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The discontinuity emerges from the vast breadth and scope of data that a Merck, a GE, an Airbus, a Wal-Mart, or a GM can reliably generate. There’s an extraordinary clash and convergence of opportunity and intent. On the one hand, innovators are seeking laserlike precision in the focus and specificity of their innovation initiatives. On the other, it’s become so cheap and easy to collect data on every aspect of an experiment’s progress that the question has become, Why not? Data diversity that would once have been dismissed as chaotic noise is now understood to contain meaningful signals. Correlation becomes the crucible for innovation and insight.

The ongoing explosion in genomic and proteomic sequencing, for example, guarantees that the Mercks, Pfizers, and GlaxoSmithKlines of 2014 will be exploring statistical correlates in dataspheres better measured in exabytes than in gigabytes. A simple mutation in a bacterial colony may prove as medically significant as a nauseous ferret. This is a tale of data-driven scale.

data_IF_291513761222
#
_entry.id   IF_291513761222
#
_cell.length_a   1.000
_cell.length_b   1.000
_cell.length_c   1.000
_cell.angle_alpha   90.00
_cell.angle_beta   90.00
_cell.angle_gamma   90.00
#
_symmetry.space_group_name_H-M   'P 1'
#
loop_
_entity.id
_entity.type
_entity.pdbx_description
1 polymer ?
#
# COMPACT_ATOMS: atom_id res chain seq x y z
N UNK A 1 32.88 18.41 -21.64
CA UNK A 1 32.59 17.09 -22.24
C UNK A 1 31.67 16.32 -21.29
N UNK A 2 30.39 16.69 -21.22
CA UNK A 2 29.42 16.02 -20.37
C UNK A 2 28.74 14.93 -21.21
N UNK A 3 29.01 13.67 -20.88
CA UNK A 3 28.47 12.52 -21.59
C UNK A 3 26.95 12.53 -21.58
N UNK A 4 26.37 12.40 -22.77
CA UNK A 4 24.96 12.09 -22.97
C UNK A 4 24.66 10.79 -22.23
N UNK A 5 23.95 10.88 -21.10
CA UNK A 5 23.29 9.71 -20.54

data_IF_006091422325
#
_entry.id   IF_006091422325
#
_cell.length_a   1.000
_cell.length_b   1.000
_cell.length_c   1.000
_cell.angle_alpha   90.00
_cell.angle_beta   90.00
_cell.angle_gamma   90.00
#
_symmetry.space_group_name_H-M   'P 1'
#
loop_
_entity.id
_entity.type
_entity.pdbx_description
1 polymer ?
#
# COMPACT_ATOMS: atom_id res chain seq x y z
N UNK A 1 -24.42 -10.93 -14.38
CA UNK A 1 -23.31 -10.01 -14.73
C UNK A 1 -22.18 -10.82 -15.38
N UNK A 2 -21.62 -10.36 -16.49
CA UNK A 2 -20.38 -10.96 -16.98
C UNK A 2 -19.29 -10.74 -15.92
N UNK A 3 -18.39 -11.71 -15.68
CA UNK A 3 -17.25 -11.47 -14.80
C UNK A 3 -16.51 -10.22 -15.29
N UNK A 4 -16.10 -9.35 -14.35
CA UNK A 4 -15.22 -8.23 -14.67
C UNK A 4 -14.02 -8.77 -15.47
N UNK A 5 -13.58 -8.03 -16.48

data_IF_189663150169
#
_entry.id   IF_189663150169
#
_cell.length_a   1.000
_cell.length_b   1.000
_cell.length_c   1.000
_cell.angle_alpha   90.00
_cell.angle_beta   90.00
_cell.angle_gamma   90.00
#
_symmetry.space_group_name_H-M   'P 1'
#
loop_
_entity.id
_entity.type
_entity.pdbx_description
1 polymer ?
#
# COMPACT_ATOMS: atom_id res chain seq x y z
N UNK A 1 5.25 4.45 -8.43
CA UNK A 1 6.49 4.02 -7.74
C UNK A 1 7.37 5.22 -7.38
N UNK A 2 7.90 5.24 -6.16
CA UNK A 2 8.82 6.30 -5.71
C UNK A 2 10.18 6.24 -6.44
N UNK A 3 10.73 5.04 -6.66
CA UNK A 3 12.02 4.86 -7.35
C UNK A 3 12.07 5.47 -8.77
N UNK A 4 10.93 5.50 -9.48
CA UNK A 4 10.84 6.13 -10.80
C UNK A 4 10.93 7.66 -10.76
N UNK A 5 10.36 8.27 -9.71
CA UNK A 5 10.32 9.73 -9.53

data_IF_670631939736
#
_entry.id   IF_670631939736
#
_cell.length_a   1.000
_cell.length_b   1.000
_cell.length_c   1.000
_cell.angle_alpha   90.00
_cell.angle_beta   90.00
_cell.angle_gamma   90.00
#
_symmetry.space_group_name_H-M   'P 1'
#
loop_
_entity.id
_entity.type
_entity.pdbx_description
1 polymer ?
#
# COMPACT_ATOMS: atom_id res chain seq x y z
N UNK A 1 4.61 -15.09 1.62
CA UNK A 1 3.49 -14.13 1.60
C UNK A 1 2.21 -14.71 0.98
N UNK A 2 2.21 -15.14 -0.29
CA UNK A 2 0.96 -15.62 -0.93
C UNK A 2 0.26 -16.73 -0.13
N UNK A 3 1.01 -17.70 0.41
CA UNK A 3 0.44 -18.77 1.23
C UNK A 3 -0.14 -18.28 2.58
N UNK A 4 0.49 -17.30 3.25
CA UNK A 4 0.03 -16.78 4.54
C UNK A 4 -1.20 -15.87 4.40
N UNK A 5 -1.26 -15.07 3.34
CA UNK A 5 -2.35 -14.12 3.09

So Merck and Wal-Mart won’t merely explore provocative correlations; they’ll be exploring the provocative correlations of correlations. These meta-analyses will become how prepared minds cultivate chance as well as exploit it. Innovators will spend less time designing clever experiments to generate data and more time scouring the data to generate hypotheses.

Exploring correlation and causality between multiple monitoring modes should spawn even greater opportunities. We won’t be measuring ferret nausea as a function of vomit; we’ll be giving those rodents hourly positron emission scans to see how nausea manifests itself inside their brains. Organizations like GE’s aircraft engines division already rely upon these kinds of data-driven techniques to optimize their products and processes (see “If It Ain’t Broke, Fix It,” TR September 2001).

Of course, correlation isn’t causality. Remember: there are lies, damned lies, and statistics. Then again, the economics of exploring correlation for innovation are irresistibly tempting.

The future of innovation will increasingly be determined by the future of data-driven statistical techniques. The future of data-driven statistical techniques, however, depends on innovators who grasp that ferret vomit can be a source of inspiration. That’s not lucky serendipity; that’s good design.

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